Goodbye, for now, as your mayor

Dear friends:

It has been an honor and a privilege to serve you, my community, for the past eight years as Mayor and member of City Council. As you may know, I have decided not to race anymore and instead Mary and I are enjoying an RV trip and some great family time with our son, Landon. I want to thank you for the opportunity to serve you. The last eight years of serving the city have been very rewarding for me and I believe we are headed in the right direction.

Graduating from Charlevoix high school in 1995, I have always felt close to the city. But it wasn’t until my service that I developed such a strong bond with you and our community. When I was first elected, I had limited knowledge of how municipal government works. But in the past eight years working for you, I’ve learned so much.

First, I learned that government operates differently from business. In business, you do what you can to get the best result. But in the public service, it is the smooth running of the process that is just as important as the result. A good public and transparent “process” gives the community confidence in its leadership.

During my time as mayor, I relied on the skills God gave me: lots of energy; enthusiasm; willingness to learn despite controversy; courteous; business acumen, to name a few. I also did my best to learn from my faults: well, it’s easier to list my qualities. But I struggled with certain personalities and with the slower pace of the government. (If you talk to my detractors, I had more but, hey, this is my letter – they can write theirs). When I was first elected eight years ago, I filled the seat vacated by Lyle Gennet after serving on the board for eight years. Lyle was a role model for me and supported me as I grew in public service.

I consider the change in the way we treat each other to be my greatest achievement. The culture of the city council is better — much better — than it was when I took over as mayor. When I first knocked on doors, that was my main campaign promise and I believe I delivered. We had many other positive changes. Throughout my tenure, I have encouraged council to set priorities, such as: improving the budget, working well with neighboring townships, better housing for year-round residents, developing our year-round economy/community and promoting a better walking/cycling community.

Budget/Collaboration: Our budget is balanced with a healthy but not excessive reserve.

Lodging: If we’re going to make progress on solving this crisis (it’s a crisis!), we need to see housing as our top priority and not something we should be doing as long as it doesn’t get in the way of any of our other priorities. It’s not just about low-income housing (although some of that is also needed), it’s about our nurses, teachers, shopkeepers, our friends, who can no longer live here . If we don’t turn things around, most of our friends who don’t already own a home will be gone in the decades to come. We must work hard to reverse this crisis to maintain the community we love. Despite my terrible warning, we have made progress.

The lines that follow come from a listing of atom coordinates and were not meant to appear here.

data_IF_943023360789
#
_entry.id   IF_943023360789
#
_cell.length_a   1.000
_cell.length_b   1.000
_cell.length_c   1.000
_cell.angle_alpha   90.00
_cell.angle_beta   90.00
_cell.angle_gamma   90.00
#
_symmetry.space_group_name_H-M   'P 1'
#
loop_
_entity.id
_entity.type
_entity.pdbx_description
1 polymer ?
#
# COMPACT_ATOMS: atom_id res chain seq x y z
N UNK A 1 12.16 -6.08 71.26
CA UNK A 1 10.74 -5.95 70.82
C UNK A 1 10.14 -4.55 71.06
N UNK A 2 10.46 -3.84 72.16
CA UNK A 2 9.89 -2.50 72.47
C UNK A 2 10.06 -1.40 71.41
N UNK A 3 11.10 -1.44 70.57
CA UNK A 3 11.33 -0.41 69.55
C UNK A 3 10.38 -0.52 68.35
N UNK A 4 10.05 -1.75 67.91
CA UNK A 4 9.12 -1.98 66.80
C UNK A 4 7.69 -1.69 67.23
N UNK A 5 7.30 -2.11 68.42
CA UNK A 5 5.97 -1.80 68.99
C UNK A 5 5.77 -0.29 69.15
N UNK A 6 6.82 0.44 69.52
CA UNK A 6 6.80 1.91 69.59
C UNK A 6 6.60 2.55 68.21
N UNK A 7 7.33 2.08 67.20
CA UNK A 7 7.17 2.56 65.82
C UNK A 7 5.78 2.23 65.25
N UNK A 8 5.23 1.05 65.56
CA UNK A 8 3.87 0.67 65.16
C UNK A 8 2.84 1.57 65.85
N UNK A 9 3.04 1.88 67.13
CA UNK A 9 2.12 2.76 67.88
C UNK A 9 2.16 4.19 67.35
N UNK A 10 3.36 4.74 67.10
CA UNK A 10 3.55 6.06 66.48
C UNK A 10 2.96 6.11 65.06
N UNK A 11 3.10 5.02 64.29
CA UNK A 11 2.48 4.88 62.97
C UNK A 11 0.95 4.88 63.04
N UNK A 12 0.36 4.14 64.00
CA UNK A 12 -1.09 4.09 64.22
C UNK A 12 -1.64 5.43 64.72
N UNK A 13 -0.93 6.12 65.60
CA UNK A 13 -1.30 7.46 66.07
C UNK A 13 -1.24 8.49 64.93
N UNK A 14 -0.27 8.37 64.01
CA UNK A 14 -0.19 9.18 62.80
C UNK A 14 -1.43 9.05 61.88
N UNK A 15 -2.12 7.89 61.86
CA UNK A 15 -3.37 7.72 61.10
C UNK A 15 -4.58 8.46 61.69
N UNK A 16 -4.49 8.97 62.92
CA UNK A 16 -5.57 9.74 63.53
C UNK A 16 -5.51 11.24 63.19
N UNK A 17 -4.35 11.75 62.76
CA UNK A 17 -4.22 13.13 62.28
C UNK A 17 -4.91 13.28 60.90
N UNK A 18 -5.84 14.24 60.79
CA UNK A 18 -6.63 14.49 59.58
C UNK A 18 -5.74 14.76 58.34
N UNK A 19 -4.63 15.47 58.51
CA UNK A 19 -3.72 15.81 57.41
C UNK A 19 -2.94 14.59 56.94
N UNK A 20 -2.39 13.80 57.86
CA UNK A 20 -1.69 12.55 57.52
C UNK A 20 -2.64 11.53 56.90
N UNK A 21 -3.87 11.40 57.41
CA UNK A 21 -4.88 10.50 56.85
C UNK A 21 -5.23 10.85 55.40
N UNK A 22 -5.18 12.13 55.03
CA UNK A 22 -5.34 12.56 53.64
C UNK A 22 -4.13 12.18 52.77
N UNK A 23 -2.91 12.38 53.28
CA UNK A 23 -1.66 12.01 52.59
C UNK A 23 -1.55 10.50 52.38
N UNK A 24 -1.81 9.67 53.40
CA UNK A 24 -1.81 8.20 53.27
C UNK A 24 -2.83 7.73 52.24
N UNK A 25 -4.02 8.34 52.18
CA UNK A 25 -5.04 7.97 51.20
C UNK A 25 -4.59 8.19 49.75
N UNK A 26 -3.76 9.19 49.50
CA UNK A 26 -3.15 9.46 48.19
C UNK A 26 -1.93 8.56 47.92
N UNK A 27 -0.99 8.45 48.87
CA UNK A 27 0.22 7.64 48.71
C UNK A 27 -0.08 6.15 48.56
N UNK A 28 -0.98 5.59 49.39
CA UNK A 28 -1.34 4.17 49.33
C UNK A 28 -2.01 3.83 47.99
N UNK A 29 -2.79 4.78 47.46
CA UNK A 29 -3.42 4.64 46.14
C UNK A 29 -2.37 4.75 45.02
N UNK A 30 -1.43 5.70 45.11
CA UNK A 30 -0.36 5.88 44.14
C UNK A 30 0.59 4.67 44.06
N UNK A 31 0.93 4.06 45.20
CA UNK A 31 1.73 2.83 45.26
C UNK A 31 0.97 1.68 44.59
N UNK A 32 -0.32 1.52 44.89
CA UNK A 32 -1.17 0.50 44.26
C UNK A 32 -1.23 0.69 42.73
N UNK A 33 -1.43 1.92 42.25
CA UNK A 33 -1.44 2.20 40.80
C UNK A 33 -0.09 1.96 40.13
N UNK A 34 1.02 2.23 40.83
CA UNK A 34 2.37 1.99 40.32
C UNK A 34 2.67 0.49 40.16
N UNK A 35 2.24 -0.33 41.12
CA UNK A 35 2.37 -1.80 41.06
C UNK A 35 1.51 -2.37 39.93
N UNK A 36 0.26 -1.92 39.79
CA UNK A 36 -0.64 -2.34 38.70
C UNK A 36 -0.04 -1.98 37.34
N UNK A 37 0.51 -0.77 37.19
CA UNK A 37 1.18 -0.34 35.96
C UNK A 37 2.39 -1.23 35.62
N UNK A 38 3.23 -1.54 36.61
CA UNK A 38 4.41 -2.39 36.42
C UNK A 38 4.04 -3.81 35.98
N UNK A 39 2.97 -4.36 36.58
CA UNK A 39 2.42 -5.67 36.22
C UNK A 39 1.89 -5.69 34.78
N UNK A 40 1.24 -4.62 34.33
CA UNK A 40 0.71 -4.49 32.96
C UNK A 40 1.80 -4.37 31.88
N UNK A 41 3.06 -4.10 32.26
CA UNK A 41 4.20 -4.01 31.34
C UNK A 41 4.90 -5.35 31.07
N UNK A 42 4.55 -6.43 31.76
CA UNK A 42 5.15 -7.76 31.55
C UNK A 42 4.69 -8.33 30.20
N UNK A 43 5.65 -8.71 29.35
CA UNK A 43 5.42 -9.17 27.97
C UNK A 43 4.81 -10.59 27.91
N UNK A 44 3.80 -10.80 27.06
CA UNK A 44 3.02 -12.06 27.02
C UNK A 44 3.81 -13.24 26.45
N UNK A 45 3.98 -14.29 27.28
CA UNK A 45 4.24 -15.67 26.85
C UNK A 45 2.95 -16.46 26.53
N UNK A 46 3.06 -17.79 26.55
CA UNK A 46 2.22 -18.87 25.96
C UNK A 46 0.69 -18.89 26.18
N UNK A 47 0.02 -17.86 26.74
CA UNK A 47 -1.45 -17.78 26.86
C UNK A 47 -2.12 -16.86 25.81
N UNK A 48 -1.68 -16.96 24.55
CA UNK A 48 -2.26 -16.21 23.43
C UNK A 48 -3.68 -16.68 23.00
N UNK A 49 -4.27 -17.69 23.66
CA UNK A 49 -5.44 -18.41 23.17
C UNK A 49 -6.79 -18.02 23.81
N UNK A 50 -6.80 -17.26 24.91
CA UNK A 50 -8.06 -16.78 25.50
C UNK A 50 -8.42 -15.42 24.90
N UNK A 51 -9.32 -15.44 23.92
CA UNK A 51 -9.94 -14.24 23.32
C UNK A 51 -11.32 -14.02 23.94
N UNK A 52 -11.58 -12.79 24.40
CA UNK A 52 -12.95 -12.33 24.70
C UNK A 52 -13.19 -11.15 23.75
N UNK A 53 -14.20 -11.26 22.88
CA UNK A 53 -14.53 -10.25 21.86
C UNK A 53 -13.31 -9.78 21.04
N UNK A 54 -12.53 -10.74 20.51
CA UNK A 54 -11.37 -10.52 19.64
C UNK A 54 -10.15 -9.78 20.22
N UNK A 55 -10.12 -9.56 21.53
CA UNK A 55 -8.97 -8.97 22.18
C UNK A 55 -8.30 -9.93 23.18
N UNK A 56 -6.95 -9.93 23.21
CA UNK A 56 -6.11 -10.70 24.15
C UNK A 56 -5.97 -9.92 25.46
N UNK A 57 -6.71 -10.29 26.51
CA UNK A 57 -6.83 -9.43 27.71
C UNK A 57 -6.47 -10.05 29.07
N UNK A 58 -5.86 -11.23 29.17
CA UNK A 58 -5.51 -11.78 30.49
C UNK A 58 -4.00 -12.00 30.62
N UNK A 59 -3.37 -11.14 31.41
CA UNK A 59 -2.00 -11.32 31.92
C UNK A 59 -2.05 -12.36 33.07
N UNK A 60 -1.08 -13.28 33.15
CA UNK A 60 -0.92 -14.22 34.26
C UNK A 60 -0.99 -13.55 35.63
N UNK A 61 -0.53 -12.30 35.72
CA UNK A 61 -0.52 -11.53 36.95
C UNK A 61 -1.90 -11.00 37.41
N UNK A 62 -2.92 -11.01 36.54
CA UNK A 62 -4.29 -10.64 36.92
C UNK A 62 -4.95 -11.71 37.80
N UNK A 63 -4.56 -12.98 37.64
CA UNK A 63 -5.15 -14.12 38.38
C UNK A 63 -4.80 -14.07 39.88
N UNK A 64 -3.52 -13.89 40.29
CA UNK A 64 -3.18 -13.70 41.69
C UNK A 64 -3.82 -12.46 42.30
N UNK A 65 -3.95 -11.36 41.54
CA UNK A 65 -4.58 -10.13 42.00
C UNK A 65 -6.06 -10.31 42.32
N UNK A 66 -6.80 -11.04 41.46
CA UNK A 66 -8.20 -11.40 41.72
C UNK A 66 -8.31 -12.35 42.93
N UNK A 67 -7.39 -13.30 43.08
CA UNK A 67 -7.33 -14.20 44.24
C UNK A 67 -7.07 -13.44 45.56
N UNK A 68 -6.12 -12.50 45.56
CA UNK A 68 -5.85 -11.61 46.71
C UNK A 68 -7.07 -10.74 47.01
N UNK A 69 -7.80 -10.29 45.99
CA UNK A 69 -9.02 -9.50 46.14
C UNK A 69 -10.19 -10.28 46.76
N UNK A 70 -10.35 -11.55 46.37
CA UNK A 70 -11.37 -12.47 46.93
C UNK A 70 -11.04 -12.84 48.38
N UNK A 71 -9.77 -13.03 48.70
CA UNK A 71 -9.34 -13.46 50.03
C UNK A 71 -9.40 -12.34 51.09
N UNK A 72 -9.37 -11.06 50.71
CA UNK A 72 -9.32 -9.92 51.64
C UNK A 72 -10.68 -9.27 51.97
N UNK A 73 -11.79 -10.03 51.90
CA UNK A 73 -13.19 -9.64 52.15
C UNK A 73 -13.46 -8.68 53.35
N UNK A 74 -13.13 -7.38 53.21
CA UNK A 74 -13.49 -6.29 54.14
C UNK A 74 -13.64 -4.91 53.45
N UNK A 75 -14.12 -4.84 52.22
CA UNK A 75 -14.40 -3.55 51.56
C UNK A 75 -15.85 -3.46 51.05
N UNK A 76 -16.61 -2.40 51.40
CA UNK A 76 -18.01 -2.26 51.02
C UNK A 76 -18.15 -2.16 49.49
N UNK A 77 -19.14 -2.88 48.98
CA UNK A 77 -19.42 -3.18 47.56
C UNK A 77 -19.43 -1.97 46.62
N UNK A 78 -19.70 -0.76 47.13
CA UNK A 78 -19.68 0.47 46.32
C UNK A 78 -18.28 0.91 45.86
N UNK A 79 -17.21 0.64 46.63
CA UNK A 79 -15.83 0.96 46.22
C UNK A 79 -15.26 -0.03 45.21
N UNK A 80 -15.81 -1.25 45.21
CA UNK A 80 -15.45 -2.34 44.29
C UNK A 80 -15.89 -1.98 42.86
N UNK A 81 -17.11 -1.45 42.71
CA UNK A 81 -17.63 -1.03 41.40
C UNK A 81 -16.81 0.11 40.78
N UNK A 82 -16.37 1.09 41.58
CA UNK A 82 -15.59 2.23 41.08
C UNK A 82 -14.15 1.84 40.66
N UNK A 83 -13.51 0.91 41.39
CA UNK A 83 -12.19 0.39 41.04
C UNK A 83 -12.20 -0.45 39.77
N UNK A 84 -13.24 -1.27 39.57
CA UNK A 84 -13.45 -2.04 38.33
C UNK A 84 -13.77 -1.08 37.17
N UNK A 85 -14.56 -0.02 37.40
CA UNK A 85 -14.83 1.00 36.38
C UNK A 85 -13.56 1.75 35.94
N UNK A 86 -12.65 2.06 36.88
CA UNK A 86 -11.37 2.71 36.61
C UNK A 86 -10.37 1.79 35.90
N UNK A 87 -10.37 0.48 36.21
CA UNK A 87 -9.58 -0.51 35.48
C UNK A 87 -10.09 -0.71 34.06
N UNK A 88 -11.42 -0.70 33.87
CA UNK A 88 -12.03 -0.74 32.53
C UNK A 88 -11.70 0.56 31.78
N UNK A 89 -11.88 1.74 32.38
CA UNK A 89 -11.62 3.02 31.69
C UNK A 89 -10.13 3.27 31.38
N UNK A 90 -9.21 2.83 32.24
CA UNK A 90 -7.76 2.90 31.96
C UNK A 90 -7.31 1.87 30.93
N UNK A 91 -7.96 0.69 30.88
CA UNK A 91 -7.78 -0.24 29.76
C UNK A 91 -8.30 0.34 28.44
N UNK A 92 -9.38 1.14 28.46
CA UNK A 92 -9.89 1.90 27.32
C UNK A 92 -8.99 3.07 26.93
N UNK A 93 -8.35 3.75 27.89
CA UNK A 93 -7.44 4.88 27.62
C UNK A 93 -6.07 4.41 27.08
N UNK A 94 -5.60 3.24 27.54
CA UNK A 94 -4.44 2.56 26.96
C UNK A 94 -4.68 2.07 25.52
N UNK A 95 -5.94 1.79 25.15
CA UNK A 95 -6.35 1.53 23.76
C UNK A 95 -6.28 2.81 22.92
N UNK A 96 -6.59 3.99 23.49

We have changed our zoning to allow for more year round opportunities in our home development. We have created a deed restriction program that ensures participating properties will remain for residents year-round. This program is voluntary and private funds are raised to support it, but we already have five restricted act units in the city. We have created year-round housing incentives at our utility connections. There are a few others that gave us marginal gains. But we must continue to make it our top priority. The community is counting on all of us to do more.

Walking and cycling: Our sidewalks are clearer downtown, we’ve also improved sidewalk clearance for walking routes around town. We are building a multi-use trail along Park Avenue and just received our TAP Grant for the Charlevoix Trailway, an off-road multi-use trail from downtown to the Wheelway on Waller Road. I am proud of the Sentier Charlevoix, built thanks to a partnership between the City of Charlevoix, the Canton of Charlevoix, the County of Charlevoix, the ISD of Charlevoix, many private owners and the Little Traverse Conservancy. And it was led by our late friend and resident Bob Boch, a community champion. Multi-use trails and routes create and connect communities.

Why I don’t run anymore: Our son will be in kindergarten next fall, so this is our last chance for a family adventure. Mary and I are working remotely and we’re off on a nine-month RV trip, visiting national parks and visiting our skydiving sites. I can’t be mayor while on an RV trip, but I plan to continue working on some local projects, like housing and multi-use trails. I have mixed emotions over this decision, and I will truly miss serving you. I truly enjoyed every part of this job and everyone I worked with, and did my best to serve everyone equally, even those who weren’t supportive of me.

Thank you again for the incredible eight years together. I look forward to the next chapter for me and my family, and for Charlevoix.

A sincere goodbye for now.

— Luther Kurtz is the current mayor of Charlevoix. He is not seeking a new term in November.

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